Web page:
So, despite my better judgement, I abandoned my lesson plans.  I winged it, talking about creativity and mental illness in one class, and the final-girl horror movie trope in the other.  I even made my students take a creativity test.  And those classes came alive.  Everyone was talking and laughing, and I walked out of those classrooms feeling like I'd actually taught those kids something.

I faced a challenge, and I responded positively to that challenge.  To put it in Santiago terms, I landed the big fish.  And it felt great.

Saint Marty's blessings for today:  creativity and slasher movies.

Tuesday, September 27, 2022

September 27: The Big Leagues, Niece's Birthday, Mean Girls

Santiago thinks about something that makes him feel better--baseball . . . 

He felt very tired now and he knew the night would come soon and he tried to think of other things. He thought of the Big Leagues, to him they were the Gran Ligas, and he knew that the Yankees of New York were playing the Tigres of Detroit.

Let me tell you about someone who always makes me feel better about myself.

It's my niece's birthday.  She turns 26 today, and she is smart and beautiful and funny and compassionate.  At family gatherings, we often sit by each other because we share the same sense of humor.  A little dark.  A little sarcastic.  We can whisper and be mean girls together.

This past weekend, when I posted about my struggles over this last month, my niece sent me a text message, just saying that she loves me.  In the middle of a particularly dark moment, her words lifted me up.

I am loved.  I know that.  But it's good to be reminded every once in a while.  My niece always does that for me.  

Today, Saint Marty's blessing is his niece, who is embarking on her twenty-seventh trip around the sun today.

Monday, September 26, 2022

September 26: Very Strange, Son's Fourteenth Birthday, Teenage Boy

Santiago marvels at the fish . . . 

"If you're not tired, fish," he said aloud, "you must be very strange."

The fish seems almost preternatural in strength and stamina.  Like some prehistoric creature.  Strange and beautiful.  A little scary, perhaps.  And the old man respects that.

Today is my son's fourteenth birthday, and he is a marvel to me.  Full of humor and love.  He's still learning how to navigate the world.  He can hold his own in a roomful of experienced adult poets and bring me to my knees with his writing.  

Yet, he's still a young teenage boy who loves to play Dungeons & Dragons, listen to weird indie music, and eat Little Caesar's cheese pizza.  He gets crushes-at-first-sight.  Pushes boundaries like crazy.  Feels everything deeply.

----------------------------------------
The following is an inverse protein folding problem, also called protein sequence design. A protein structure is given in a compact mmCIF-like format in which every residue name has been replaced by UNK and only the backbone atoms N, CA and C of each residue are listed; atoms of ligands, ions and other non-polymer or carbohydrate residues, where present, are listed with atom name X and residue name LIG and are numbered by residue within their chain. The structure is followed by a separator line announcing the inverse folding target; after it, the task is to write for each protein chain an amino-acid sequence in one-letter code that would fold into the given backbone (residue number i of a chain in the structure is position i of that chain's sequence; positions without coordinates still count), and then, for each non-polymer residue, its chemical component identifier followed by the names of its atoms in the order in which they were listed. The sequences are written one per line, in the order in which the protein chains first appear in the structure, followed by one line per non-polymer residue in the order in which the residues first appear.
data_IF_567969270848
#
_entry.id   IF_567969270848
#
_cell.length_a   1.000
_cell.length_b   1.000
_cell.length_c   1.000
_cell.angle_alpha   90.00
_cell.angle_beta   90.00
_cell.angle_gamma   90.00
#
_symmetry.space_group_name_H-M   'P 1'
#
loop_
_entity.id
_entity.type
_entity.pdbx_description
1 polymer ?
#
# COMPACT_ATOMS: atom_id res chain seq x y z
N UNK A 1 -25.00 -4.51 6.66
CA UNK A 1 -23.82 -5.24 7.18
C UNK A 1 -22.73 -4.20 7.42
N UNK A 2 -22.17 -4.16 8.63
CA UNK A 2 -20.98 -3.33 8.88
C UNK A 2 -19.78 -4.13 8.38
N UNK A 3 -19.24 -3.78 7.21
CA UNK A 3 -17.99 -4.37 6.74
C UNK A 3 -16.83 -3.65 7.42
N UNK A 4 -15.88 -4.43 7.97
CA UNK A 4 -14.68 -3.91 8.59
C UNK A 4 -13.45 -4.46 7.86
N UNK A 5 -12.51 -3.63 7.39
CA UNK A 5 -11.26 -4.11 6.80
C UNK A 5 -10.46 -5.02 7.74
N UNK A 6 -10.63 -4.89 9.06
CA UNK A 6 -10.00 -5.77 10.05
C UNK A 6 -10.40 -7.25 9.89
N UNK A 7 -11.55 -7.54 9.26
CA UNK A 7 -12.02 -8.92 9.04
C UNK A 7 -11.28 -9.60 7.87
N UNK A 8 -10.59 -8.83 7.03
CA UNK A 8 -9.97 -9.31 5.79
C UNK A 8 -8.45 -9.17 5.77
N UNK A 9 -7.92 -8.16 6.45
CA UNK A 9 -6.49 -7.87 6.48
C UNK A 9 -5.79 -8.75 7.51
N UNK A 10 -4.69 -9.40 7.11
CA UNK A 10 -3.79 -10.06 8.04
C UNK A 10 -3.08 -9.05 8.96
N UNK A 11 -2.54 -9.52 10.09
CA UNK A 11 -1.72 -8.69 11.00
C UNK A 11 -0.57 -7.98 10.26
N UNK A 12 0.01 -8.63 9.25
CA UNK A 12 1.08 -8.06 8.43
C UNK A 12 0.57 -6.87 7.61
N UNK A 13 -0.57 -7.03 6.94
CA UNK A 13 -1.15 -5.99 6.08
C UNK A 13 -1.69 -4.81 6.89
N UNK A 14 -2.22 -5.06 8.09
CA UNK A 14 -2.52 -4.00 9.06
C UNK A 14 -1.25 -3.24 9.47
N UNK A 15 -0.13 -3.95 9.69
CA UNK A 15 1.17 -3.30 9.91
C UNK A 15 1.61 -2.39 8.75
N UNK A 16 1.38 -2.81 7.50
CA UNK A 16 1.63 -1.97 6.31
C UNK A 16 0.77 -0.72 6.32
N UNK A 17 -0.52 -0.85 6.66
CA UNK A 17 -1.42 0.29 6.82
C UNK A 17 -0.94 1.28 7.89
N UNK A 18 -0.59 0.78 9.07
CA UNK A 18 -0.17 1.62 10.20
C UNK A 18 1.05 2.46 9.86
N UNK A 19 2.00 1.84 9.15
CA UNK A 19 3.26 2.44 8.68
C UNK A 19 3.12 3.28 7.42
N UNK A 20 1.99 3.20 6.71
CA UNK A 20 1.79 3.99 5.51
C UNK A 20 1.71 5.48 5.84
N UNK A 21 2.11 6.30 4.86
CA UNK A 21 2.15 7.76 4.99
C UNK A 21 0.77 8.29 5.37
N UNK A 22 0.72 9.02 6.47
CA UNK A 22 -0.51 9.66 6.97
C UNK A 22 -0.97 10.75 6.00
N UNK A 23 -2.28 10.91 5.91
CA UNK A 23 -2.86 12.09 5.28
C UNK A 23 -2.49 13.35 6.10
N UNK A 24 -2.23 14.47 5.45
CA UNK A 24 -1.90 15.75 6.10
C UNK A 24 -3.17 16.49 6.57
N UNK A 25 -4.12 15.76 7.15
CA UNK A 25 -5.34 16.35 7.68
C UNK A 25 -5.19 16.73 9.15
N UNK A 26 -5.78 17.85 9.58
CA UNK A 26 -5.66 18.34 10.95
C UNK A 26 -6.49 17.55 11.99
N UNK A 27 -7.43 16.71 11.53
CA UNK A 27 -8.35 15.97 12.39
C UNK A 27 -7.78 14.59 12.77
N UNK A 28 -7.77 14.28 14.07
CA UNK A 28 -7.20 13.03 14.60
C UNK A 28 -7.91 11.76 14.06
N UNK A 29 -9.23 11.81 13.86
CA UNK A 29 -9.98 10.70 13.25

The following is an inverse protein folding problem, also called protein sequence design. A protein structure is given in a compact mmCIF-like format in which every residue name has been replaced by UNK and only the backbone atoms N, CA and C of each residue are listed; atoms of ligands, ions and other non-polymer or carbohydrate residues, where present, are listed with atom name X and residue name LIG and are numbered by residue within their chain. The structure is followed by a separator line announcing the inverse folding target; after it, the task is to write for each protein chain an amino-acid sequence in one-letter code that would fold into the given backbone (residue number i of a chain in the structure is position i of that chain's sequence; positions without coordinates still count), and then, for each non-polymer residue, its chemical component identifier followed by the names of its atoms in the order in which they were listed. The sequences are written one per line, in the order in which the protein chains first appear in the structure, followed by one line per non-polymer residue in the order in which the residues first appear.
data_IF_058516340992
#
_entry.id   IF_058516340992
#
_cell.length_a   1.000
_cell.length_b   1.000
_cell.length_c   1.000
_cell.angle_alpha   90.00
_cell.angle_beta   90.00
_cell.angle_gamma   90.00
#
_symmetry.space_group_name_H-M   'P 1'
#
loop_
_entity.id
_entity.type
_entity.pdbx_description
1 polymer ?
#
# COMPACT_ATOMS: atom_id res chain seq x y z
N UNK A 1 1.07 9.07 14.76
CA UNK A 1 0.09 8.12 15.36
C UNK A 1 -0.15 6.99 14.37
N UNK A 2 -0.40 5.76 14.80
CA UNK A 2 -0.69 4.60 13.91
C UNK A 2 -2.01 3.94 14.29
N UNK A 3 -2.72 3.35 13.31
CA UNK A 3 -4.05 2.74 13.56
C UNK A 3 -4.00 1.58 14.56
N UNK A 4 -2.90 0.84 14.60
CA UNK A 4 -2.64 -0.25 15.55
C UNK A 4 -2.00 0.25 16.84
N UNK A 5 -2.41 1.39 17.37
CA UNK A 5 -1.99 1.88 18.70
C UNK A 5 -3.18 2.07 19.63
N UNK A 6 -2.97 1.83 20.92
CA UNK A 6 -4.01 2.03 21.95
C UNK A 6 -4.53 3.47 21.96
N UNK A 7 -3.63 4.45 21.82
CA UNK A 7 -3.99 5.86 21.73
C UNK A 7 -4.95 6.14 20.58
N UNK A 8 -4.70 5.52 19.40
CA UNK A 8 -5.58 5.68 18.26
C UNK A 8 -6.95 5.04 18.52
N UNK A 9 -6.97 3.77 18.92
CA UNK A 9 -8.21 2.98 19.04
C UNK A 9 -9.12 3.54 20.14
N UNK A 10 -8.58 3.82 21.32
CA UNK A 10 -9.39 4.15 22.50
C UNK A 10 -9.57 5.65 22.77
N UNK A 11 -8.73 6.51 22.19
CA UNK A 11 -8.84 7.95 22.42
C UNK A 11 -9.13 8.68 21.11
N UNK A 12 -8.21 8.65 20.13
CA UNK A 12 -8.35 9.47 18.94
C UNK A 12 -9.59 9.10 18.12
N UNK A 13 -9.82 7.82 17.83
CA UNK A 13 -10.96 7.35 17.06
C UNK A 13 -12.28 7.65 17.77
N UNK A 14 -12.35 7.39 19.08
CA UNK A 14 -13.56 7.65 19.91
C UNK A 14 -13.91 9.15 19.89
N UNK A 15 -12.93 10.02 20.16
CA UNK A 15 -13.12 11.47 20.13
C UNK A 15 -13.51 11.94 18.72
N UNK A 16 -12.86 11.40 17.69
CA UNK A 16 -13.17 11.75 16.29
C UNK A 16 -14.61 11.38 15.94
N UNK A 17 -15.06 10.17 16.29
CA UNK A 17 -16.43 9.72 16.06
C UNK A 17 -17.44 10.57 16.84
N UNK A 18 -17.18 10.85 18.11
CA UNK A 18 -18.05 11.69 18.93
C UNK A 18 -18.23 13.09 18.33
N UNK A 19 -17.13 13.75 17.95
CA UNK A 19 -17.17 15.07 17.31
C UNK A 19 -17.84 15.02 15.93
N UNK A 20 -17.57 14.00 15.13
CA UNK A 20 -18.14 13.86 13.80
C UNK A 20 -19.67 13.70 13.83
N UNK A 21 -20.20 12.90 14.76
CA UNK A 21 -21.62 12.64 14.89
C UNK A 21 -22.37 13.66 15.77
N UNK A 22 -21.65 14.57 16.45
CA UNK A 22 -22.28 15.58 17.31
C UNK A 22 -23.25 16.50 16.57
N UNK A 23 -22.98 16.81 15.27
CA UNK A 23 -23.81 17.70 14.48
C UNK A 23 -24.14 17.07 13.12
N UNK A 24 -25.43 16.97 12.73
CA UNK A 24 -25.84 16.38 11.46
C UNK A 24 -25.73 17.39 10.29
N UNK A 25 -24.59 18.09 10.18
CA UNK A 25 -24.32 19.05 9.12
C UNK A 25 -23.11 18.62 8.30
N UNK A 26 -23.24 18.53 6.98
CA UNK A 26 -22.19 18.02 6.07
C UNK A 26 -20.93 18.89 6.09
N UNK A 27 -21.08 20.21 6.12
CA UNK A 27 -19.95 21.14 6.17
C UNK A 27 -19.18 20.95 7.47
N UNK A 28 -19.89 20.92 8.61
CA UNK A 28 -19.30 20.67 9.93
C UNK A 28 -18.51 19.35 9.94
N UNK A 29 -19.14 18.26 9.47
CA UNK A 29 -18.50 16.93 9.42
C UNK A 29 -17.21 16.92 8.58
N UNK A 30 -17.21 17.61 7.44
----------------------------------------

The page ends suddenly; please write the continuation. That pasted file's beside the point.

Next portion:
And, for some reason, he's been entrusted to my keeping for the past 5,110 days.  This strange, preternatural child.  Of course, I know that I stand no chance of actually landing this prehistoric fish of a boy.  He will eventually slip away into the wide, deep ocean, as all children must.  And he will leave me in wonder and thankfulness that I was given the privilege of being a part of his evolution.

Happy birthday to my sweet, trouble-making boy.

Saint Marty's blessing today:  fourteen years of adventure with the mystery of my son.

A poem for my son:

Arrangement in Pink and Blue No. 1

by: Martin Achatz

He basks before his sister, does this thing
they planned together, she with her 19-year-old
college girl generosity of time, he with his
11-year-old boy hunger for her attention.
On the floor, they face each other,
heads almost touching, his neon
pink hair bathing her face like a sunrise.
They talk about small things. Rain. Cheetos.
Skunks under our front porch. She holds
his hand. He allows her to hold
his hand. She paints each of his fingernails
Pacific Ocean at night, a blue so dark
it could hold sea monsters. My daughter's touch,
meticulous, does not miss with her brush.
My son's cuticles, knuckles remain pristine. White.
He sits there, the way Whistler's mother probably
did as her son arranged dress, bonnet, asked her
to fold her hands just so, gave her a stool
for her feet, told her not to move, hold still.
said "You're perfect" and "I love you, mom,"
as he mixed his oils while she stared
at the wall in front of her, counted rosettes
in the wallpaper, and felt herself
becoming her son's masterpiece.

Sunday, September 25, 2022

September 25: Uncramped, My Mojo, a Little Cold Light

Santiago thinks about the fish swimming below him . . . 

Once in the afternoon the line started to rise again. But the fish only continued to swim at a slightly higher level. The sun was on the old man's left arm and shoulder and on his back. So he knew the fish had turned east of north.

Now that he had seen him once, he could picture the fish swimming in the water with his purple pectoral fins set wide as wings and the great erect tail slicing through the dark. I wonder how much he sees at that depth, the old man thought. His eye is huge and a horse, with much less eye, can see in the dark. Once I could see quite well in the dark. Not in the absolute dark. But almost as a cat sees.